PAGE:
“I just want to make another shorter statement to the house to clarify another matter — that is, a member changing party or affiliation and casual vacancies. As the house has been advised, Dr Carling-Jenkins has changed parties. She was elected as a member of the DLP and has now joined the Australian Conservatives. The DLP sought advice from me, and indeed from the Governor, as to whether or not Dr Carling-Jenkins was entitled to continue as a member of this place or whether they were able to seek to nominate a new member of Parliament, given that she had been elected as a member of the party on the occasion of the last state election. So I make the following statement.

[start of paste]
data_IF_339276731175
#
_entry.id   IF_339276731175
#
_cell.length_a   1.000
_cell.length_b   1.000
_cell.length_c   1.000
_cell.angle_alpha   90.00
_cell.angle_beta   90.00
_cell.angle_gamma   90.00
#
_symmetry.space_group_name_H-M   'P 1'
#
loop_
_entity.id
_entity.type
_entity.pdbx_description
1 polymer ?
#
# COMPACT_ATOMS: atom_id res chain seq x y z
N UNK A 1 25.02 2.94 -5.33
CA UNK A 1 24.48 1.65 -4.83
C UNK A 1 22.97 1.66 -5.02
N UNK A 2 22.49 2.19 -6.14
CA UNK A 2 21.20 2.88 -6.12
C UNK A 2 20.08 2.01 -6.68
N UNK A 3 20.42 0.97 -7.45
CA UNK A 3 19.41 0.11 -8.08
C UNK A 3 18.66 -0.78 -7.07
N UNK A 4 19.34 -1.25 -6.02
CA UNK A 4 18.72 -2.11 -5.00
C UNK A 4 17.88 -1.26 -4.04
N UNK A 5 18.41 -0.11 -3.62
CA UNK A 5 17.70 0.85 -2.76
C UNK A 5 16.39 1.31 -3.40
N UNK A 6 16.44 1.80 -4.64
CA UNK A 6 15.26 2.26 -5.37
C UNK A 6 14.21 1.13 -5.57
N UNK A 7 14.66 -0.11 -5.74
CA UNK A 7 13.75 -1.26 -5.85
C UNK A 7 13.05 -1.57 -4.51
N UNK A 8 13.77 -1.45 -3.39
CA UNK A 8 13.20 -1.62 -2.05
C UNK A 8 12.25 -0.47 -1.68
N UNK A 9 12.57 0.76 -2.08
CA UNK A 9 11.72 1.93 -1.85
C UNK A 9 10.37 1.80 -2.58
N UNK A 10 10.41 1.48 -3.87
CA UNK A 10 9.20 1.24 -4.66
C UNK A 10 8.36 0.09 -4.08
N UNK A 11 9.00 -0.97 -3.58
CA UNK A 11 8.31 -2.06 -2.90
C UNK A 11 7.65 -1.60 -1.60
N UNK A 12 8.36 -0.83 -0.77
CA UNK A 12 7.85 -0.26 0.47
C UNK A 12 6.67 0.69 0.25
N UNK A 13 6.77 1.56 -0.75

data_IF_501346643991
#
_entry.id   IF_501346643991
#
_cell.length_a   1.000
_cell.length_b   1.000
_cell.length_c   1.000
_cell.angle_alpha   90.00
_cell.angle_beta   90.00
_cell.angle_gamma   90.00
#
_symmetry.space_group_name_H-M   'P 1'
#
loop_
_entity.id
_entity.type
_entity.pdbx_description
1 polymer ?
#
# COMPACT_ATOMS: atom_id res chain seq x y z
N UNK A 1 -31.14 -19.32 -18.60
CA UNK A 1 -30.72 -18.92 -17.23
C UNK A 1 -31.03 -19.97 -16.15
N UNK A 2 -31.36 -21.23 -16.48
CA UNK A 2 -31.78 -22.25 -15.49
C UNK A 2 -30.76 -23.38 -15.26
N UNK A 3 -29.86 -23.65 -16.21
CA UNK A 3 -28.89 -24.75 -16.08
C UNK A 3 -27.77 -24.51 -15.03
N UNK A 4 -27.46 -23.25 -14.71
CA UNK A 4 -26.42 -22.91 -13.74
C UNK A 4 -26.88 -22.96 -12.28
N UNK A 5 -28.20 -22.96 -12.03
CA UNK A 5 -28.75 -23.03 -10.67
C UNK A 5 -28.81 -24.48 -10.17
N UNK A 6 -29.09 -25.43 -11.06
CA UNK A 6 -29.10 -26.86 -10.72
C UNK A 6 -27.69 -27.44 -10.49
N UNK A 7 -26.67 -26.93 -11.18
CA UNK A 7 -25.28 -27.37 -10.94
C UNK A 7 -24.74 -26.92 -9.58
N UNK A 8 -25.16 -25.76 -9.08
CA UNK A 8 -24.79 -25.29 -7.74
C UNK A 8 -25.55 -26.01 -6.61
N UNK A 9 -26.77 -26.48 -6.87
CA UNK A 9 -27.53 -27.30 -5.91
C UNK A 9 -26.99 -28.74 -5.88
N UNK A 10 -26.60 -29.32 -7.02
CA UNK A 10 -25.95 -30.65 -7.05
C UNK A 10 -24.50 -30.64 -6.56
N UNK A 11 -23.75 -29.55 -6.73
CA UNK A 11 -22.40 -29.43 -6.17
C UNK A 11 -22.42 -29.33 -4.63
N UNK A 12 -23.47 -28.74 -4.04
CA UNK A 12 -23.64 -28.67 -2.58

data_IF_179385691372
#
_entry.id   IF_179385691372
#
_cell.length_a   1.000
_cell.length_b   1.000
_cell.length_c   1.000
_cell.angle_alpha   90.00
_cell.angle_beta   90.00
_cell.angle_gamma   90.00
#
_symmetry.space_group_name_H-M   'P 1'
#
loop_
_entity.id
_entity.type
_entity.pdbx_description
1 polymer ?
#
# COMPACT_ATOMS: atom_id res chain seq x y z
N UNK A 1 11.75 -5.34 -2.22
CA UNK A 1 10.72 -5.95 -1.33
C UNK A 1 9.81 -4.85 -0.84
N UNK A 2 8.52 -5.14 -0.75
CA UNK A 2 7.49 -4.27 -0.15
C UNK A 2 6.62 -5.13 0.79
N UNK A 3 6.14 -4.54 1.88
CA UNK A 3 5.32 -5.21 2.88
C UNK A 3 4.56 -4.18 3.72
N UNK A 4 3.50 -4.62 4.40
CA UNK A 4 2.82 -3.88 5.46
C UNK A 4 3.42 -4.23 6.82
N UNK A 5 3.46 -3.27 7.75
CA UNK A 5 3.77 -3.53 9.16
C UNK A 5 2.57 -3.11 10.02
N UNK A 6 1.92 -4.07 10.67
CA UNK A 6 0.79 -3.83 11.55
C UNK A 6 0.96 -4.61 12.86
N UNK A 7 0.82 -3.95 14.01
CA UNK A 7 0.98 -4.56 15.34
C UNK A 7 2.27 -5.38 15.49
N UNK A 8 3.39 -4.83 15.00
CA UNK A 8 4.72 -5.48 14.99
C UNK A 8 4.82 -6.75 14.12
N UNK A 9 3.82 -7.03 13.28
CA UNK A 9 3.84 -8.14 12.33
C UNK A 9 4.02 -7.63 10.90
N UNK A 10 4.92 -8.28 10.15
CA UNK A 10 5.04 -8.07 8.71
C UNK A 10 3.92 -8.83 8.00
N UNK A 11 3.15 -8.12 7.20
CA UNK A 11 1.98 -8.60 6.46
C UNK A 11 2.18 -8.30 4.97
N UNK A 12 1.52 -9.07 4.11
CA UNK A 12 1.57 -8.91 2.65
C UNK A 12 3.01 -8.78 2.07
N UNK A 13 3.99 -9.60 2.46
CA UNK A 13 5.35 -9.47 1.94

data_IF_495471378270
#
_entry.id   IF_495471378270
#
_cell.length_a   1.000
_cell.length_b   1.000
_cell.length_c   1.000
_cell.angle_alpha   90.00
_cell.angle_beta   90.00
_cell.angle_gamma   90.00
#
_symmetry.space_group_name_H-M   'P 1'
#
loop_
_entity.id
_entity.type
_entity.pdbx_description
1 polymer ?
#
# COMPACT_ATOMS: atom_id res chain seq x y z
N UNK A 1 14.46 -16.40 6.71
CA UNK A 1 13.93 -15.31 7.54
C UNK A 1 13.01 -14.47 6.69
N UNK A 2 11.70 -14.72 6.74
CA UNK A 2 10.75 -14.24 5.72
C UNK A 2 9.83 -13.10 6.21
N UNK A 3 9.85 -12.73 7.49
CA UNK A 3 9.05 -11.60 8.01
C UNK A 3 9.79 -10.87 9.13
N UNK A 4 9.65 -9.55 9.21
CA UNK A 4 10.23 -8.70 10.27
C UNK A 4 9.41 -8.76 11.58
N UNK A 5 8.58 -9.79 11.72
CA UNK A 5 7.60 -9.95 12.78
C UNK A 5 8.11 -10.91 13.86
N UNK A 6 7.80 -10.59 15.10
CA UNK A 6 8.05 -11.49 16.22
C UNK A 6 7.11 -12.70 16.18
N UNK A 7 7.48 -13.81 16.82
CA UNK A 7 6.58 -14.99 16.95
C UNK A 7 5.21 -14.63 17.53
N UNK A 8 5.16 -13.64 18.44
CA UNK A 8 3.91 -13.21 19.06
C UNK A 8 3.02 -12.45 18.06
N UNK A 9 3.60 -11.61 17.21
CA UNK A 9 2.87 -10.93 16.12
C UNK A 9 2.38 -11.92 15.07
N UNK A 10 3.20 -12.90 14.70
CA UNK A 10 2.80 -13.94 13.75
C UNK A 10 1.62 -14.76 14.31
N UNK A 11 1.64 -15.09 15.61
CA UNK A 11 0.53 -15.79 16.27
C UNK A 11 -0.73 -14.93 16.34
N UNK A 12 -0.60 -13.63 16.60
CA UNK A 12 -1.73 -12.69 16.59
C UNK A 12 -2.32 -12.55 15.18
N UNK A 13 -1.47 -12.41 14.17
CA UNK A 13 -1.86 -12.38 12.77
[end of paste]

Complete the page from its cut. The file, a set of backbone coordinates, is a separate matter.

As this house will be aware, one of its members has recently changed their party affiliation. The house has also experienced on a number of occasions the resignation of a Council member leading to a casual vacancy. It is important that I take this opportunity to remind the house of the distinction between these two actions and certain requirements under the Constitution Act 1975 when a Council member’s seat becomes vacant. 

Firstly, the action of a member resigning from one political party and joining another party does not cause their seat to become vacant. The member may have changed their political party but importantly they have not resigned as a member of the Council, and as such no vacancy would exist. This is consistent with various changes in elected members’ party affiliations throughout Australian Parliaments in the past, including this one. Further, individual candidates, not political parties, are elected to seats in the Council and sworn in as members.